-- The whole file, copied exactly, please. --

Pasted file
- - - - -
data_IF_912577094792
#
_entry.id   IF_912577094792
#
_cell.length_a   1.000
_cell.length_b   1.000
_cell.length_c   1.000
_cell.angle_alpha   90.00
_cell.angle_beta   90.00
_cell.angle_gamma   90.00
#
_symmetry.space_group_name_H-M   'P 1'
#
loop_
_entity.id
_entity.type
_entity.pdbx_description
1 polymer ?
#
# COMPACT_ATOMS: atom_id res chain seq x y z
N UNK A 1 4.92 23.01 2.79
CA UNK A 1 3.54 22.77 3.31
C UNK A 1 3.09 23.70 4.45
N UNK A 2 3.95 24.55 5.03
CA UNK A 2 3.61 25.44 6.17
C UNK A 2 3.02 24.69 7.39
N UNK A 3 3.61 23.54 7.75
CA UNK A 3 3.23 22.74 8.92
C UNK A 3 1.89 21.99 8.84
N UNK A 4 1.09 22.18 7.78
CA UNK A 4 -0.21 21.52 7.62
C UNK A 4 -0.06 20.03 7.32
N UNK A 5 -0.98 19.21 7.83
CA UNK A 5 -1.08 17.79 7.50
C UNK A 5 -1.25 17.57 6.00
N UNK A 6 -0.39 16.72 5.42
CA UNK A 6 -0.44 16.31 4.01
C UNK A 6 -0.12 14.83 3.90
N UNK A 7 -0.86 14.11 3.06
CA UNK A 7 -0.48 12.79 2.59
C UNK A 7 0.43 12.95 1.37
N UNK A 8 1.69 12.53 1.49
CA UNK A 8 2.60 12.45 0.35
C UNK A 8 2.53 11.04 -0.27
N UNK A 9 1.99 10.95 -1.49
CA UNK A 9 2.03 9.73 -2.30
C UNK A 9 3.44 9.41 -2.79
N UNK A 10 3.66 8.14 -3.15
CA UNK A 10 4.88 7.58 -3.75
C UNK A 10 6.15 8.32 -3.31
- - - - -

data_IF_912577094792
#
_entry.id   IF_912577094792
#
_cell.length_a   1.000
_cell.length_b   1.000
_cell.length_c   1.000
_cell.angle_alpha   90.00
_cell.angle_beta   90.00
_cell.angle_gamma   90.00
#
_symmetry.space_group_name_H-M   'P 1'
#
loop_
_entity.id
_entity.type
_entity.pdbx_description
1 polymer ?
#
# COMPACT_ATOMS: atom_id res chain seq x y z
N UNK A 1 4.92 23.01 2.79
CA UNK A 1 3.54 22.77 3.31
C UNK A 1 3.09 23.70 4.45
N UNK A 2 3.95 24.55 5.03
CA UNK A 2 3.61 25.44 6.17
C UNK A 2 3.02 24.69 7.39
N UNK A 3 3.61 23.54 7.75
CA UNK A 3 3.23 22.74 8.92
C UNK A 3 1.89 21.99 8.84
N UNK A 4 1.09 22.18 7.78
CA UNK A 4 -0.21 21.52 7.62
C UNK A 4 -0.06 20.03 7.32
N UNK A 5 -0.98 19.21 7.83
CA UNK A 5 -1.08 17.79 7.50
C UNK A 5 -1.25 17.57 6.00
N UNK A 6 -0.39 16.72 5.42
CA UNK A 6 -0.44 16.31 4.01
C UNK A 6 -0.12 14.83 3.90
N UNK A 7 -0.86 14.11 3.06
CA UNK A 7 -0.48 12.79 2.59
C UNK A 7 0.43 12.95 1.37
N UNK A 8 1.69 12.53 1.49
CA UNK A 8 2.60 12.45 0.35
C UNK A 8 2.53 11.04 -0.27
N UNK A 9 1.99 10.95 -1.49
CA UNK A 9 2.03 9.73 -2.30
C UNK A 9 3.44 9.41 -2.79
N UNK A 10 3.66 8.14 -3.15
CA UNK A 10 4.88 7.58 -3.75
C UNK A 10 6.15 8.32 -3.31